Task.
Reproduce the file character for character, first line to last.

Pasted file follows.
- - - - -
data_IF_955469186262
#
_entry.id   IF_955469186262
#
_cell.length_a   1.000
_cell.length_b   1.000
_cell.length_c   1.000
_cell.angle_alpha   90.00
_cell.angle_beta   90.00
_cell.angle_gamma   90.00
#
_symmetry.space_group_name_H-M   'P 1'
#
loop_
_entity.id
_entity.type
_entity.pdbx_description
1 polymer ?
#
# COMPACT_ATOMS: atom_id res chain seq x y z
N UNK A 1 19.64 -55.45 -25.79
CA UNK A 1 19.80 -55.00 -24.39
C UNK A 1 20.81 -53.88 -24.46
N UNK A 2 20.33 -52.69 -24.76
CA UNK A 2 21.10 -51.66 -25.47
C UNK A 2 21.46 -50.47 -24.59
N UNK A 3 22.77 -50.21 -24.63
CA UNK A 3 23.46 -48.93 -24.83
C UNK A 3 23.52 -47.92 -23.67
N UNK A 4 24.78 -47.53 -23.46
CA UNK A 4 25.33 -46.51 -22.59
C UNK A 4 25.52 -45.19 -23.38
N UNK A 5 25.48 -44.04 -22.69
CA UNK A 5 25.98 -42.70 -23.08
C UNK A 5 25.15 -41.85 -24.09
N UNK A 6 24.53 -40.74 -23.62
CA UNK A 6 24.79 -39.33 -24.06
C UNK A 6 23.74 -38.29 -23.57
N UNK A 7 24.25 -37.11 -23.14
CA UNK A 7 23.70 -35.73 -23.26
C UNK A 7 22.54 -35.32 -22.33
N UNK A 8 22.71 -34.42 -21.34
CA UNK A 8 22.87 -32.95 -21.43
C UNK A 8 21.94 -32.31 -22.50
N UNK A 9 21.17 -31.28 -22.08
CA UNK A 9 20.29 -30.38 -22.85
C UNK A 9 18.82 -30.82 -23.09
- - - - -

data_IF_955469186262
#
_entry.id   IF_955469186262
#
_cell.length_a   1.000
_cell.length_b   1.000
_cell.length_c   1.000
_cell.angle_alpha   90.00
_cell.angle_beta   90.00
_cell.angle_gamma   90.00
#
_symmetry.space_group_name_H-M   'P 1'
#
loop_
_entity.id
_entity.type
_entity.pdbx_description
1 polymer ?
#
# COMPACT_ATOMS: atom_id res chain seq x y z
N UNK A 1 19.64 -55.45 -25.79
CA UNK A 1 19.80 -55.00 -24.39
C UNK A 1 20.81 -53.88 -24.46
N UNK A 2 20.33 -52.69 -24.76
CA UNK A 2 21.10 -51.66 -25.47
C UNK A 2 21.46 -50.47 -24.59
N UNK A 3 22.77 -50.21 -24.63
CA UNK A 3 23.46 -48.93 -24.83
C UNK A 3 23.52 -47.92 -23.67
N UNK A 4 24.78 -47.53 -23.46
CA UNK A 4 25.33 -46.51 -22.59
C UNK A 4 25.52 -45.19 -23.38
N UNK A 5 25.48 -44.04 -22.69
CA UNK A 5 25.98 -42.70 -23.08
C UNK A 5 25.15 -41.85 -24.09
N UNK A 6 24.53 -40.74 -23.62
CA UNK A 6 24.79 -39.33 -24.06
C UNK A 6 23.74 -38.29 -23.57
N UNK A 7 24.25 -37.11 -23.14
CA UNK A 7 23.70 -35.73 -23.26
C UNK A 7 22.54 -35.32 -22.33
N UNK A 8 22.71 -34.42 -21.34
CA UNK A 8 22.87 -32.95 -21.43
C UNK A 8 21.94 -32.31 -22.50
N UNK A 9 21.17 -31.28 -22.08
CA UNK A 9 20.29 -30.38 -22.85
C UNK A 9 18.82 -30.82 -23.09